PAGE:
I am done grocery shopping for the month so am reporting our January Grocery Results now:
Budget $550 - Actual spend $570.90.
Over by $20.90 which comes off the $550 next months budget so only $529.10 will be spent in the shorter month of February. Only $2 in coupons were used this month. It was tough staying anywhere near budget this month, but I did manage a few bargains, primarily on $1.49 day at my family-owned grocery store. I spent $30 and came home with about $80 worth of groceries that day. It appears they will be continuing with this sale day once per month usually right at the end of the month so I will have to keep my eyes out for the next one as they only advertise it a few days ahead. The freezer is still half-full and there are some vegetables in the fridge but I do need to get some more fruit.
When I grocery shop I generally stick to some rules:
1. Cheese - only buy if $1 or less per 100 grams ($10 per kg or $4.54 a pound) . It is on sale this coming week so I will be stocking up and freezing some as am on my last block of cheddar.
2. Meat - only buy when on sale or in bulk. I buy 4 kg of frozen skinless boneless chicken breast a month for $32.99 at Costco which works out to $3.78 per pound. If you live in Canada you share my frustration that we are a metric country where grocery stores still advertise in pounds some times to confuse the consumer. Often we just use one breast in a recipe so this way I get good low fat meat at a decent price. I could live without beef but not chicken, my favorite. I usually only buy things like chicken legs and steaks when they are on pink sticker - and immediately freeze them for later use. Ground beef costs a fortune right now - but once in a while it goes on sale then I will stock up. I buy cheap steaks ( generally not great cuts) when on pink sticker for stew and soup. Right now that is the only kind of meat that I am out of as I haven't seen any decent sales of late. We will just eat other things until I find some that falls within the budget. I buy pork chops in large family packs at a place that has the best chops in town. I might pay a little more for those but in my mind it is worth it to pay that extra little and save somewhere else in the budget. I managed to buy two small low salt hams for $5 each (regularly $11.99 each) - we ate one and the other was cut up in bits for breakfasts/pizza toppings and frozen.
3. Veggies and fruit: I won't spend more than $1.50 for a cucumber and generally .99 cents a pound for fruit like oranges and apples. It is currently difficult to buy apples within that restriction but I did spot some on this week for 89 cents a pound so will go buy a bunch. Some kinds of fruit do not fall under this restriction - the luxury fruits - cherries, berries, mango, grapes. I usually only buy those when they are on sale. I won't pay more than .80 cents a pound for bananas. On other veggies I look at the total cost - what an entire head of cauliflower is for instance. I was able to buy a head of cauliflower for $2.50 this month but have seen it as high as $6.99 for non-organic. Highway robbery and not a price I am willing to pay.We eat very well and have a varied diet. When I see a sale I stock up but sometimes things stay on the grocery list until they come under my dollar limits. Tomatoes cost a fortune right now, $2.99 a pound and up. In the summer I grow them but you can also buy them for .99 cents a pound. I don't buy very many tomatoes in the winter, using up my summer bounty that is in the freezer for soups and stews. For salad I try and buy leaves with a long fridge life. Right now my two favorite are spinach leaves and cabbage, both a great base for salad. I can buy large containers of spinach at Costco for 3.99 which last 3-4 weeks so in the end a reasonable cost. If I run short on veggies for our salads it is supplemented with an apple, pear or even orange and looks a bit fancy-smancy at the same time. I buy bulk salt-free sunflower seeds quite cheaply to sprinkle over the salads as well. No need to ever buy expensive wilted salad kits.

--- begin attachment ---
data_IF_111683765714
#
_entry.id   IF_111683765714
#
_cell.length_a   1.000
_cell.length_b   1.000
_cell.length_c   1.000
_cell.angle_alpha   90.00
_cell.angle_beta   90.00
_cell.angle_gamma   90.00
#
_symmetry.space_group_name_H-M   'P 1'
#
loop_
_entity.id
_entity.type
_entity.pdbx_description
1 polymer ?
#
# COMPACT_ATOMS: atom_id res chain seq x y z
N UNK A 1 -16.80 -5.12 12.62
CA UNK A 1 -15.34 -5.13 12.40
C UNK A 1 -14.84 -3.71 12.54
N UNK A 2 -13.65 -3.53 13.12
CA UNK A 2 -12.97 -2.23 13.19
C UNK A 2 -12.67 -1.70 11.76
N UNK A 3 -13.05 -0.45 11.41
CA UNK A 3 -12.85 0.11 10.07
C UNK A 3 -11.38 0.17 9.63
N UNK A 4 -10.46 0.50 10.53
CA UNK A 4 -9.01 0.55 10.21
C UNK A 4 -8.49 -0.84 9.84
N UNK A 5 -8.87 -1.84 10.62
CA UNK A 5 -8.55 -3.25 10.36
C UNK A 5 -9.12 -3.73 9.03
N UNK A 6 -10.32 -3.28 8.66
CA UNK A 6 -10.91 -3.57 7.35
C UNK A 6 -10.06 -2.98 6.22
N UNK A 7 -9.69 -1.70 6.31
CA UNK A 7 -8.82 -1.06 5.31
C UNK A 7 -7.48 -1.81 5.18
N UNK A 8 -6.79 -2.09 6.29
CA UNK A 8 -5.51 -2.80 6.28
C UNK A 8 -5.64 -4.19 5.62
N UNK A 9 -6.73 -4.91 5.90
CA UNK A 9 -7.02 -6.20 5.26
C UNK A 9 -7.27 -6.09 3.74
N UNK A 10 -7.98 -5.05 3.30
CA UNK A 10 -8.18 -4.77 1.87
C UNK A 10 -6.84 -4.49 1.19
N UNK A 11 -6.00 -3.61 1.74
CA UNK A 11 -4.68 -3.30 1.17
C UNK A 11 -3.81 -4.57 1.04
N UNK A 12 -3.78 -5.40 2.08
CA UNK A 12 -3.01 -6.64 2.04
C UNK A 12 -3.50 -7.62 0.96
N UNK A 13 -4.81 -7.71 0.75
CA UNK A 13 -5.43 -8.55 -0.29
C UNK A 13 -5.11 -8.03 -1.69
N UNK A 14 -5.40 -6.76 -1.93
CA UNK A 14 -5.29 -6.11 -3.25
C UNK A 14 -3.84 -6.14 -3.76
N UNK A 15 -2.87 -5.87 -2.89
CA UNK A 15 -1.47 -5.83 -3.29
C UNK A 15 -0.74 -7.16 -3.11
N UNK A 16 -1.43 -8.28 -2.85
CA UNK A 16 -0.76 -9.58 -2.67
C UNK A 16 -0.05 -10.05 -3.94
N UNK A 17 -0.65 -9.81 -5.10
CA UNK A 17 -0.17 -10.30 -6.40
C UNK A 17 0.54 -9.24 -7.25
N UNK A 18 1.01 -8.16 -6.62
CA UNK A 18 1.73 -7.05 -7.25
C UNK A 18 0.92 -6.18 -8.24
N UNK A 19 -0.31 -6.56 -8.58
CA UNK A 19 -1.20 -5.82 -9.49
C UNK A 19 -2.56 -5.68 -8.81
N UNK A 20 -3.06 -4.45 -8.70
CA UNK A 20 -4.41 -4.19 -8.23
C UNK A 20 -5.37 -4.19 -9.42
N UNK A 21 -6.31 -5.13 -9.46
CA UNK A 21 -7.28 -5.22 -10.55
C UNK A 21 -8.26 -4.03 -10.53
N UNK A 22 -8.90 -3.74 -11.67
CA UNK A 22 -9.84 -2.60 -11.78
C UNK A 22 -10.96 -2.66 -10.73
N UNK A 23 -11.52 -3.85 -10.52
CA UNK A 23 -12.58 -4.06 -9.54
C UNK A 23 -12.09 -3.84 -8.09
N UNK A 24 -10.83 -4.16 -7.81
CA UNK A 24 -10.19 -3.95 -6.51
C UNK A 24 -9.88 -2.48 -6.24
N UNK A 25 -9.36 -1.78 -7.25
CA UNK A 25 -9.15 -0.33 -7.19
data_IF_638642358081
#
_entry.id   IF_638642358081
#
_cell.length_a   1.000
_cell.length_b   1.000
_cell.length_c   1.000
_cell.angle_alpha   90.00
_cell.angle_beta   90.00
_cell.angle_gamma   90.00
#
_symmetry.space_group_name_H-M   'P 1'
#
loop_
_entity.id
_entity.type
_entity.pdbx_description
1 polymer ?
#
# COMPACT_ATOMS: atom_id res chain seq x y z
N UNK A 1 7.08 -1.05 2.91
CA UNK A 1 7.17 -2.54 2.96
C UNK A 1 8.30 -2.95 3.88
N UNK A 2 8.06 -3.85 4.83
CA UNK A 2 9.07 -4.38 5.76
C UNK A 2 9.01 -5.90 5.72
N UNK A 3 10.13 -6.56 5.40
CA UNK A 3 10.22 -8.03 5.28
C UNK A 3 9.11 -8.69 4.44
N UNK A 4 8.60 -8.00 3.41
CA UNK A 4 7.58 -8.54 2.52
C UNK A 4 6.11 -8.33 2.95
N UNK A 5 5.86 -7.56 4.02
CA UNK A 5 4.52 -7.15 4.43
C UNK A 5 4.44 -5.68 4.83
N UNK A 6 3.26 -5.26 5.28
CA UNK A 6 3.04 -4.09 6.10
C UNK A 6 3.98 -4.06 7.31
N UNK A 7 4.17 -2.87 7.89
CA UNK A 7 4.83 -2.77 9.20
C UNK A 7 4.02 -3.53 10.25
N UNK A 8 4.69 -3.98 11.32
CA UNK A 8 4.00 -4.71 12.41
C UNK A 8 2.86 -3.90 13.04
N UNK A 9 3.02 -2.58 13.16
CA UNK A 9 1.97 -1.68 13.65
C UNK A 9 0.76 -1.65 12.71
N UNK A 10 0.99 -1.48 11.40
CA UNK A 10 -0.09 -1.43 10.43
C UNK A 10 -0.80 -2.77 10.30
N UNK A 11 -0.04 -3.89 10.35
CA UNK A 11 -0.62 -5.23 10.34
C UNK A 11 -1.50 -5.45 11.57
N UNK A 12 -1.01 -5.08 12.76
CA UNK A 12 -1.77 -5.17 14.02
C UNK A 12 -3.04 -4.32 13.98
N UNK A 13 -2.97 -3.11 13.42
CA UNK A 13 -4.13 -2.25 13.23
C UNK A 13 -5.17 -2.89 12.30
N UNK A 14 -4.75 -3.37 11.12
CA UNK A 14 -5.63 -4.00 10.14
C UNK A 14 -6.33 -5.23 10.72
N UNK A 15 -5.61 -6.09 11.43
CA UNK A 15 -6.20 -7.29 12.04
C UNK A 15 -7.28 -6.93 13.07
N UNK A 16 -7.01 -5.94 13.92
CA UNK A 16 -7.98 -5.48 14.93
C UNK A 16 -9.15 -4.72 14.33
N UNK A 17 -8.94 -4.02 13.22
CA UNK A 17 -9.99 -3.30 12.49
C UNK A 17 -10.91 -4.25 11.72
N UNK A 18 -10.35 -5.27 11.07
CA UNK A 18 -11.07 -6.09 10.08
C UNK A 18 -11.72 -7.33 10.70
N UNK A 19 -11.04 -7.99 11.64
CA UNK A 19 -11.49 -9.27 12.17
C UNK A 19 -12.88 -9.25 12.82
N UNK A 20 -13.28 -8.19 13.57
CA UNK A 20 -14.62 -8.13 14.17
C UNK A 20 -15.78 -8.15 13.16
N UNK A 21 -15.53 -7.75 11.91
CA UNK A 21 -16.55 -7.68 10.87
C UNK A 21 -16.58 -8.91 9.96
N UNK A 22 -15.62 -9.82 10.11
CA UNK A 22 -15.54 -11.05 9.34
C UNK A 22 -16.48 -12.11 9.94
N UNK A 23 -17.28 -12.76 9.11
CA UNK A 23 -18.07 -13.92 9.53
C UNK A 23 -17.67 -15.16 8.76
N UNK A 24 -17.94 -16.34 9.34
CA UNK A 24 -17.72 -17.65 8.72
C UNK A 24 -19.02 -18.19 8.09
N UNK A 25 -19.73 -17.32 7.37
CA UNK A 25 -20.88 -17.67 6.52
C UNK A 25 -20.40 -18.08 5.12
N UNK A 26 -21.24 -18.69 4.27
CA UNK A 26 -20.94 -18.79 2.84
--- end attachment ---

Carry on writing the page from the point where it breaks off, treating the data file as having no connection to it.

4. Buy ingredients, not the finished product. It is still generally cheaper to buy ingredients to cook from scratch than to buy prepackaged meals, with very few exceptions. It is healthier too. Convenience costs and it is always cheaper to buy a potato and cut it up yourself than to buy pre-made fries and hashbrowns.
5. Try to waste as little as possible. I made chili this week and after two suppers and one lunch for hubby we were chili-ed out. I froze one bowl of chili for a future lunch/supper for one of us. One can only do left-overs so long and now we have an easy lunch or supper for me if hubby is away.
6. Every Thursday/Friday I comb over all the grocery flyers and make a list of items at each store that are on sale. If I happen to be anywhere near them I stop and pick up the loss leaders on that list. I live in a relatively small town so this is accomplished easily - but when I lived in the city I planned my errands with these stores in mind too.
In February I am going to start tracking how much of the budget is spent on food, nonfood and taxes. We pay between 5-12% tax on non-food or food convenience items depending on what the item is. That adds up quickly. I am guessing that at least $200 per month is spent on over the counter medications to keep our non-life threatening diseases at bay. We self-insure medically and yes, this is still cheaper than costly prescriptions that don't work any better. Our membership to Costco has helped keep those costs in check this past year and we received a $70 rebate on our Executive membership so the cost is down to $40 this year. There are some items I can't get there though and am still investigating our cheapest options for buying those.
How was your grocery month? Did you have a tough time like I did?